Rob Wiblin: So you’re really at the brass tacks level here. You’re reading these applications and trying to decide.
Will MacAskill: Yeah. The last two weeks have been…
Rob Wiblin: Busy.
Will MacAskill: Yeah. A lot of what I’ve been doing.
Rob Wiblin: It’s very different than what you’ve been doing before. You’re really back at the sharp end of practical decision-making, relative to the philosophy and the global priorities research that you’ve been doing for the last five years.
Will MacAskill: That’s right. It’s pretty notable how driven by high-level strategy grantmaking is. Take bio grants, for example. This is something I’ve had to learn, rather than something I really knew about. What do you fund? As a first heuristic, if something is a biomedical response to pathogens, that is not very promising if you’re concerned about these worst-case pandemics. For two reasons: one is that they’re often dual-use technology, and then secondly, because very worst-case pathogens will typically be able to get around medical countermeasures.
Rob Wiblin: Right.
Will MacAskill: In contrast, physical countermeasures — far ultraviolet radiation to sterilize surfaces, or super PPE like extremely good masks and so on that just literally don’t let anything in — it’s just like, this really could protect against absolutely everything. So just with that high-level strategic understanding of the nature of biorisk, you’ve actually cut down the search space enormously. I think that similar sorts of reasoning can apply in other areas as well. The thing that’s tough is where there are these strategic arguments for thinking that an area might be very good, but not like, “Definitely, we need to fund this.”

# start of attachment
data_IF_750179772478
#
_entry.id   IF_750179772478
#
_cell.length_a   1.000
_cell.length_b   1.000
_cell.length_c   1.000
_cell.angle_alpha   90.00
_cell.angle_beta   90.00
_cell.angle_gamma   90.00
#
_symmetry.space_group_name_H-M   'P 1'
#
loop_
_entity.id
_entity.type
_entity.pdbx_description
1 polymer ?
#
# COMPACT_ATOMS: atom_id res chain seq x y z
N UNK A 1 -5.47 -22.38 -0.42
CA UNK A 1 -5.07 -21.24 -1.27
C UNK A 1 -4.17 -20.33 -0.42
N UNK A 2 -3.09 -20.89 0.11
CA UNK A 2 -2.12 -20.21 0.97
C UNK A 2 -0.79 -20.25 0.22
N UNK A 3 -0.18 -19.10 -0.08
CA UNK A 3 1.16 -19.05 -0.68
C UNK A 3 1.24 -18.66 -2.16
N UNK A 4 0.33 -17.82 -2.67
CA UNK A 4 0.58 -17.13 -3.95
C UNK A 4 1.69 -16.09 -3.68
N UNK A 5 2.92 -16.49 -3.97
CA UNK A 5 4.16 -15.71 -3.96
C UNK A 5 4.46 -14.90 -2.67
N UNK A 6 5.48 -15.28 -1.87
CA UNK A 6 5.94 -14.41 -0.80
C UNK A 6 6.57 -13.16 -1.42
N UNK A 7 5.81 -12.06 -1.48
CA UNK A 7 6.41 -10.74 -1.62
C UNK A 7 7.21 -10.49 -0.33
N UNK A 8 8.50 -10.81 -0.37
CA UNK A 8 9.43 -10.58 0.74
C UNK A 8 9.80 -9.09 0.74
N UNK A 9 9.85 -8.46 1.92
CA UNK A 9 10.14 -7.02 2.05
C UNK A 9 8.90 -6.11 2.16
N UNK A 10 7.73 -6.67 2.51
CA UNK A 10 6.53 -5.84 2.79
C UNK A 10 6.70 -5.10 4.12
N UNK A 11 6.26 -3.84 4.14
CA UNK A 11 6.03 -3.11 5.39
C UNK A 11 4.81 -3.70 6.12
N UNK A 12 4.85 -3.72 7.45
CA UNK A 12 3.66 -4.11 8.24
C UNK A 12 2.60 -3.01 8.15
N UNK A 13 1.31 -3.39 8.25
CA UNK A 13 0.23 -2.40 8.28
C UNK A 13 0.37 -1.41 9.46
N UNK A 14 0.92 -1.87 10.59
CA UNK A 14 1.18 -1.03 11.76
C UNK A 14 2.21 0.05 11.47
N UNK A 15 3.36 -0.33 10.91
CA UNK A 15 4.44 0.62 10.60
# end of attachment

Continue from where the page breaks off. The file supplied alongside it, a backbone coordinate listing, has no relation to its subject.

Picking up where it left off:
Rob Wiblin: Those are the things that absorb the time or that weigh on you.
Will MacAskill: Yeah, exactly. At least you really need to think about. One thing has been applications we get to reduce the risk of war, for example. For my work, I think this is enormously important, and I would say still kind of neglected within the longtermist community. The real difficulty is just in how tractable is this? You can fund things that are doing activities that seem plausible, but it’s not like you get reliable feedback loops on this. And there’s a bit of a question of should we just go in on this, even if it is shooting in the dark a little bit, or not getting such reliable feedback loops? Or do we just say, because of that, it’s not going to quite pass the bar for cost effectiveness. And yeah, it’s tough.
Rob Wiblin: Yeah. I did an interview with Chris Blattman last week. We were talking about what causes violence, what causes war. And in the last section, I was basically like, “We’ve thought that preventing war is really important for a long time, but we’re kind of at a loose end on what to actually fund. Do you have any ideas?” And the reality was, I think, he didn’t have a ton of ideas. Which I suppose is to be expected.
Will MacAskill: Yeah. And especially when you’re concerned about war between nuclear powers or great powers. You can build these datasets of conflict in the past of what’s escalated and deescalated conflict. But does it apply?
Rob Wiblin: He’s got tons of things to say about preventing gang violence.
Will MacAskill: Exactly. You’ve got much larger datasets on gang violence. Whereas if you’re concerned about a war between the US and China, probably just details of the particular situation are going to matter a lot more than a dataset that includes several conflicts from the 1900s or something.